In MsgID<49837cdf$0$4861$9a6e19ea@unlimited.newshosting.com> on Fri, 30
    Jan 2009 17:19:17 -0500, in comp.os.ms-windows.networking.misc, 'Les
    Cargill' wrote:

    >Mine wraps them in the reader window, but does not
    >wrap them in the reply window unless they have
    >line breaks in them.


    Same differences in 'Agent' - You can set it to autowrap to read posts
    from people who post in 'flowed'[1] format but it quotes exactly as
    received, meaning as one long long long long line.

    My trick in Agent, is to copy/paste the original posting into the reply
    window, paste it in without quotemarks to that Agent wraps it for you.
    Then at the end of each line, backspace/return to put the CRLFs in and
    then ctrl-x and ctrl-q to cut and paste it back quotemarked.

    [1] heh - should that be an 'o' or an 'a' :)

    >I'm using SeaMonkey ( aka
    >Firefox ).


    Maybe an equivalent trick in your client?

    Above is a bit of a pain in the neck but much easier than any other way on
    this client. Makes me slightly slower to reply, not consciously but
    use-netiquette just adds to any other factors that make a difference.

    Sample's not big enough to see if it content quality's associated or if
    it's just down to formatting, but I suspect others react similarly.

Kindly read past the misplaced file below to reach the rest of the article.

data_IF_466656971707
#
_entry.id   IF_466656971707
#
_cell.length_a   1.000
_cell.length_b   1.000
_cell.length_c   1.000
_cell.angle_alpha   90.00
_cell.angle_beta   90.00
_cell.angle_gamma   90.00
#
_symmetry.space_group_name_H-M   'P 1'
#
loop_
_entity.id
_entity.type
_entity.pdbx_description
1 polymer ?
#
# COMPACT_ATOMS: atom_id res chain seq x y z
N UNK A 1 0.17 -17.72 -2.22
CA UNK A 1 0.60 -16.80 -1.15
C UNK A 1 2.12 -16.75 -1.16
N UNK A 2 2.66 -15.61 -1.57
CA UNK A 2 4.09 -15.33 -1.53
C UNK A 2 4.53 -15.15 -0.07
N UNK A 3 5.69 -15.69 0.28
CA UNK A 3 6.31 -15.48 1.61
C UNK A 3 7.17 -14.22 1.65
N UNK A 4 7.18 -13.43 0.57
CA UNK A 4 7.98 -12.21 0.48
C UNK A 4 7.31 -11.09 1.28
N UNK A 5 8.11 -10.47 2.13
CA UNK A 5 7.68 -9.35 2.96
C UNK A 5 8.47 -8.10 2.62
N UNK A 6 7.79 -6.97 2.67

There's certainly an association between less replies and mile-long lines.

    >You're using Opera, which I bet has a line-wrap setting or two.


    It does, yes.


    >>
    >> I'll get the contractors to pay :-)
    >>

    >
    >Check with 'em. It might be worth investigating what
    >the PIR modules actually do - I just know that
    >motion detectors will often use the 3.4GHz band...


    2.4 Ghz surely?

    If the circuit's mains earthed then silver foil grounded by contact with a
    hand will screen possible culprits well enough to assign the blame..

    Dave J.

  14. #14
    Dave J.
    Guest

    Re: PIR interfering with wireless network

    In MsgID<zlh83z1g.fsf@mailinator.com> on Fri, 30 Jan 2009 20:00:27 -0800,
    in comp.os.ms-windows.networking.misc, 'Bob Fry' wrote:

    >>>>>> "PH" == Peter Hucker <none@spam.com> writes:

    >
    > >> Doesn't your news client word wrap?

    >
    > PH> Doesn't yours? I can't predict what width your screen is.
    >
    >What an idiot.


    Not his fault if he can't spell RFC..

    Dave J.

  15. #15
    Peter Hucker
    Guest

    Re: PIR interfering with wireless network

    On Sat, 31 Jan 2009 16:47:13 -0000, ray <raymond.schmit@piscarlet.be> wrote:

    > "Peter Hucker" <none@spam.com> wrote in message
    > news:op.uol90txg4buhsv@fx62.mshome.net...